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Ignorance is bliss, and it’s often the most ignorant who make the surest decisions, not being encumbered by the knowledge that they could be wrong. In many situations, this is all fine and good, but at the current level of self-driving car development having a Tesla confidently crash into a fire truck or white van (both of which happened) can be rather dangerous. The issue is that self-driving cars are just smart enough to drive cars, but not to know when they are entering a situation outside their level of confidence and capability. Microsoft Research has worked with MIT to help cars know exactly when situations are ambiguous. As MIT news notes, a single situation can receive many different signals, because the system perceives many situations as identical. For example, an autonomous car may have cruised alongside a large car many times without slowing down and pulling over. But, in only one instance, an ambulance, which appears exactly the same to the system, cruises by. The autonomous car doesn’t pull over and receives a feedback signal that the system took an unacceptable action. Because the unusual circumstance is rare cars may learn to ignore them when they are still important despite being rare. The new system, to which Microsoft contributed, will recognize these rare systems with conflicted training and can learn in a situation where it may have, for instance, performed acceptably 90 percent of the time, the situation is still ambiguous enough to merit a “blind spot.” Read much more on OUR FORUM.

Disclosure of proof-of-exploit code for security bugs in Cisco routers for small businesses prompted hackers to scan for vulnerable devices in an attempt to take full control of them. Cisco this week announced updates for router models RV320 and RV325 that fix a command injection (CVE-2019-1652) and an information disclosure (CVE-2019-1653) vulnerability; both of them are in the routers' web management interface. Exploiting the former requires authentication and admin privileges to allow a remote attacker to execute arbitrary commands on the system. The latter security issue is also remotely exploitable, but it does not need authentication to get sensitive information from the router. A hacker chaining the two bugs could target RV320 and RV325 routers available online to obtain hashed access credentials for a privileged account and thus be able to run arbitrary commands as root. Germany company RedTeam Pentesting found the issues in Cisco RV320 and reported them privately to Cisco. The researchers also found that RV320 exposes diagnostic data. A superficial search on Shodan shows that there are about 20,000 Cisco RV320/RV325 routers reachable over the internet. Not all of them may be vulnerable, though. According to information today from Troy Mursch, chief research officer at Bad Packets, more than 9,500 of them were found to be affected by the information disclosure glitch, most of them in the United States. Learn more on OUR FORUM.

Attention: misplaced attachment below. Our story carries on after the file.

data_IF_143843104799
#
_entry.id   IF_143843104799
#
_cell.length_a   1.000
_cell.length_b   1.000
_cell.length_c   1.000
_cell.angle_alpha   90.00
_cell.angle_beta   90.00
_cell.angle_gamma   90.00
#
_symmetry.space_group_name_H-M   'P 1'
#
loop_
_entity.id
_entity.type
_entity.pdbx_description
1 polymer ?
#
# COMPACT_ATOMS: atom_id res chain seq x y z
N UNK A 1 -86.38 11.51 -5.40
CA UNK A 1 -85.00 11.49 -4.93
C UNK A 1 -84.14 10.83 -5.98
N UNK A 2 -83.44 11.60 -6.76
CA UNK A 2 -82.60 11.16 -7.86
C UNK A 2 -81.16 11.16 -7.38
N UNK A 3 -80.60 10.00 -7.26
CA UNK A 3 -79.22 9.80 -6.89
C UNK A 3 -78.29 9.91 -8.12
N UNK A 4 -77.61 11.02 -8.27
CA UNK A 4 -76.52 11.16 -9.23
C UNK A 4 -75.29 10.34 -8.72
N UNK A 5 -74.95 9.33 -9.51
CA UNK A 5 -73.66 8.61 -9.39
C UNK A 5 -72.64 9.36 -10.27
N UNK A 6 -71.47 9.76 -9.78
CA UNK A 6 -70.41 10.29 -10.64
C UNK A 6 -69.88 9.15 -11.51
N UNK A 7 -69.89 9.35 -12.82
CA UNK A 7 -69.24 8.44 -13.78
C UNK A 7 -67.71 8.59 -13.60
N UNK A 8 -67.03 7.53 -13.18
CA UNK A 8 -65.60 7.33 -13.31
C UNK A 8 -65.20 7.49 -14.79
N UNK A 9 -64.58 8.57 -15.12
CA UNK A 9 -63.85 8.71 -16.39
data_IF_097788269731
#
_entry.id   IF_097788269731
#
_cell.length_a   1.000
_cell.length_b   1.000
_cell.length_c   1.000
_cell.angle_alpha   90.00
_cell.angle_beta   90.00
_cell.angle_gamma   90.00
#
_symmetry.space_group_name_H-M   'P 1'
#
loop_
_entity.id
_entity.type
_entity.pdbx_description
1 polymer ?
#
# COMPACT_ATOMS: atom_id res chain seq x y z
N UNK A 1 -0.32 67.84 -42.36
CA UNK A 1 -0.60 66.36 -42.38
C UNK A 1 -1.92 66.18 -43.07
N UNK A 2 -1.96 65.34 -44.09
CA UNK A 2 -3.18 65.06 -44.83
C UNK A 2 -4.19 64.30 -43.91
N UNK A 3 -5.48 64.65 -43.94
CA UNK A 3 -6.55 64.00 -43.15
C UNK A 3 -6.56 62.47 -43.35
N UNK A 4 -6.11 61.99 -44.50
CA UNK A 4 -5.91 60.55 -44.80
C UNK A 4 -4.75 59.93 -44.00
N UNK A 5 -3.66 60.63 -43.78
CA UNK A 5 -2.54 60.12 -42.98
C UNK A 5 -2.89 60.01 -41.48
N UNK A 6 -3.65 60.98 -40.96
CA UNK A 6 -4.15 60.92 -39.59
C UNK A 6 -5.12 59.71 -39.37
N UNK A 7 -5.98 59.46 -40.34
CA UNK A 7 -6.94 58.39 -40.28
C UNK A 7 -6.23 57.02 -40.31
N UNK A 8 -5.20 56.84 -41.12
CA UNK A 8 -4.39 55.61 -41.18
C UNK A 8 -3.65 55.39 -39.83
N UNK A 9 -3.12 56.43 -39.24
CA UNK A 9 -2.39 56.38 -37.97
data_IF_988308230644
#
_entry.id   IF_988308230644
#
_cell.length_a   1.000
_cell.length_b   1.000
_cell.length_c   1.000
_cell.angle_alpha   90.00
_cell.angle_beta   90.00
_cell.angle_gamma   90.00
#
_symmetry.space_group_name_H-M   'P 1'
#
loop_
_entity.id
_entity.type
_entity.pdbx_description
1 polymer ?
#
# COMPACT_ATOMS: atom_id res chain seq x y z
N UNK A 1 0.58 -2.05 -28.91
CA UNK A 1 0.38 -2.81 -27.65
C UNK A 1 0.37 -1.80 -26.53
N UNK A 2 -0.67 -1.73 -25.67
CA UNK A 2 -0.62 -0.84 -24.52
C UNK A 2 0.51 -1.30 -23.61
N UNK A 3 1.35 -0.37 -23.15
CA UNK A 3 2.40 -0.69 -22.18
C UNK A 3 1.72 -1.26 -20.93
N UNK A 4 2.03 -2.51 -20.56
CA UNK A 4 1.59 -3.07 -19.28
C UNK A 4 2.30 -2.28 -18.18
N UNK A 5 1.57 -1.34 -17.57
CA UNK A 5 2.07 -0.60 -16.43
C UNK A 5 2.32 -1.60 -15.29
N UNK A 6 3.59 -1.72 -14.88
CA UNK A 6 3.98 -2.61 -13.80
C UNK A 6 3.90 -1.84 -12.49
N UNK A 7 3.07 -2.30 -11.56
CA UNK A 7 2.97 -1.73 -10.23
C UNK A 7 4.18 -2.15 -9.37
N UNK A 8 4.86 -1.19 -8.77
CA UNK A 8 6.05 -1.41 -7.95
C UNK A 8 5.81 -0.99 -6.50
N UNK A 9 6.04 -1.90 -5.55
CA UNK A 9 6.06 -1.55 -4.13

A European Commission Statement says that Data Protection Authorities across Europe received 95,180 complaints regarding the mishandling of personal data and companies reported a record number of 41,502 data breaches since the General Data Protection Regulation (GDPR) was enacted on 25 May 2018. According to the GDPR provisions, businesses have the obligation to report data breaches to their national DPA in under 72 hours if personal data of European citizens is unlawfully or accidentally disclosed. Following the 95,180 complaints introduced by both individuals and organizations mandated by individuals since the enactment of the GDPR, a number of 255 investigations were initiated by national Data Protection Authorities. 41,502 data breaches reported by companies since 25 May 2018. It is important to mention though that out of those, a couple of dozen GDPR investigations were also initiated outside the scope of the complaints advanced by individuals. Moreover, the European Commission's statistics say that the most common types of GDPR complaints were related to telemarketing, promotional e-mails, and to video surveillance/CCTV, which were found to violate multiple provisions.  Further details are posted on OUR FORUM.